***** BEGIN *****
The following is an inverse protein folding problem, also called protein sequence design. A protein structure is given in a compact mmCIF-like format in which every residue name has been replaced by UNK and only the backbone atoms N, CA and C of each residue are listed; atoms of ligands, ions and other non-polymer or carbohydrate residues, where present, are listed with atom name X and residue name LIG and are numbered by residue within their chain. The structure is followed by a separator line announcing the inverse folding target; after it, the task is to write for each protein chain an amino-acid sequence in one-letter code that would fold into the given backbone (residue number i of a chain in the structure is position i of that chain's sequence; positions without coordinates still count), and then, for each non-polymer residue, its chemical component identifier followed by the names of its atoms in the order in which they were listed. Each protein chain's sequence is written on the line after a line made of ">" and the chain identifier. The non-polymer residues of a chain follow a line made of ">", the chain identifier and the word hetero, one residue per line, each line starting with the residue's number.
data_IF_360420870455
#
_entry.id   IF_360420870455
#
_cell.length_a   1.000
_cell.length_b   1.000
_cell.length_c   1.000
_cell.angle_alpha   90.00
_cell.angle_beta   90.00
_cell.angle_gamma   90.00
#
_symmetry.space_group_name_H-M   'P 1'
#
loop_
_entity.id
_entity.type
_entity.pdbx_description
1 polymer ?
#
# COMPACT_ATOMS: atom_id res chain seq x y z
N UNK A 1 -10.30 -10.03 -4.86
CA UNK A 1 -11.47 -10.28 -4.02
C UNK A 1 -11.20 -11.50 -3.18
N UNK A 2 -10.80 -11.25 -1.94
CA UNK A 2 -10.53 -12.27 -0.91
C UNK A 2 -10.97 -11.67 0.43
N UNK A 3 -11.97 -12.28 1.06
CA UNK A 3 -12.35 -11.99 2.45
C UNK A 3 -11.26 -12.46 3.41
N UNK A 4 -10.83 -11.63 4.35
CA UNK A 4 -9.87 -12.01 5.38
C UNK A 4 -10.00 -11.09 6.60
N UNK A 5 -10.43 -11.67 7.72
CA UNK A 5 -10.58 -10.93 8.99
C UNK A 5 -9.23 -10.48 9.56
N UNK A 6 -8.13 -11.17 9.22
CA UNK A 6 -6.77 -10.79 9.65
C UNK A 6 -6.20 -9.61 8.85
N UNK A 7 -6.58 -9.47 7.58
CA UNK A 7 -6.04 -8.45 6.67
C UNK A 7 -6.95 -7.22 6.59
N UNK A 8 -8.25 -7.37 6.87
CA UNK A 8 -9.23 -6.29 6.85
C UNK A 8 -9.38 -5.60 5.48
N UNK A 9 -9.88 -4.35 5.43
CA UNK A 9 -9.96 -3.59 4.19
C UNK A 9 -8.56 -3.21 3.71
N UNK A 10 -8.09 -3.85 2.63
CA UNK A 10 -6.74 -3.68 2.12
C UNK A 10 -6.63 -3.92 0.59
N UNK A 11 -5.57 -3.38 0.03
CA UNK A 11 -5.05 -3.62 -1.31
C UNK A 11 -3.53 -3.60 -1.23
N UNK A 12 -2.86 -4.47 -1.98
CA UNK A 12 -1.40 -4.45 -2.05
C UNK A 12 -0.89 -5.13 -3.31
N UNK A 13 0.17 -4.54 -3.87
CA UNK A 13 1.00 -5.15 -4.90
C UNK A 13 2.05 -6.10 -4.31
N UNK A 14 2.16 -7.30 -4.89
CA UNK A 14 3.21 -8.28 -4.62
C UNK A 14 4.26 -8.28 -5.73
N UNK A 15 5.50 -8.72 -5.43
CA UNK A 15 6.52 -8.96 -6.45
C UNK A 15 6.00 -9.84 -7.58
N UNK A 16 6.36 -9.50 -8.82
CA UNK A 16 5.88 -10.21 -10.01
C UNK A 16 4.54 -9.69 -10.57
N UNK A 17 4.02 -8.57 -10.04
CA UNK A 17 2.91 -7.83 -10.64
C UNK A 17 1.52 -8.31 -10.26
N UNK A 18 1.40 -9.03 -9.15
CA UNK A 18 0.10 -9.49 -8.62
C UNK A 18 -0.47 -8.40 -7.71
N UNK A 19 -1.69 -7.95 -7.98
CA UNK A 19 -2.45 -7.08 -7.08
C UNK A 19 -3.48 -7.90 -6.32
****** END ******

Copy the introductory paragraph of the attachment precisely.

The following is an inverse protein folding problem, also called protein sequence design. A protein structure is given in a compact mmCIF-like format in which every residue name has been replaced by UNK and only the backbone atoms N, CA and C of each residue are listed; atoms of ligands, ions and other non-polymer or carbohydrate residues, where present, are listed with atom name X and residue name LIG and are numbered by residue within their chain. The structure is followed by a separator line announcing the inverse folding target; after it, the task is to write for each protein chain an amino-acid sequence in one-letter code that would fold into the given backbone (residue number i of a chain in the structure is position i of that chain's sequence; positions without coordinates still count), and then, for each non-polymer residue, its chemical component identifier followed by the names of its atoms in the order in which they were listed. Each protein chain's sequence is written on the line after a line made of ">" and the chain identifier. The non-polymer residues of a chain follow a line made of ">", the chain identifier and the word hetero, one residue per line, each line starting with the residue's number.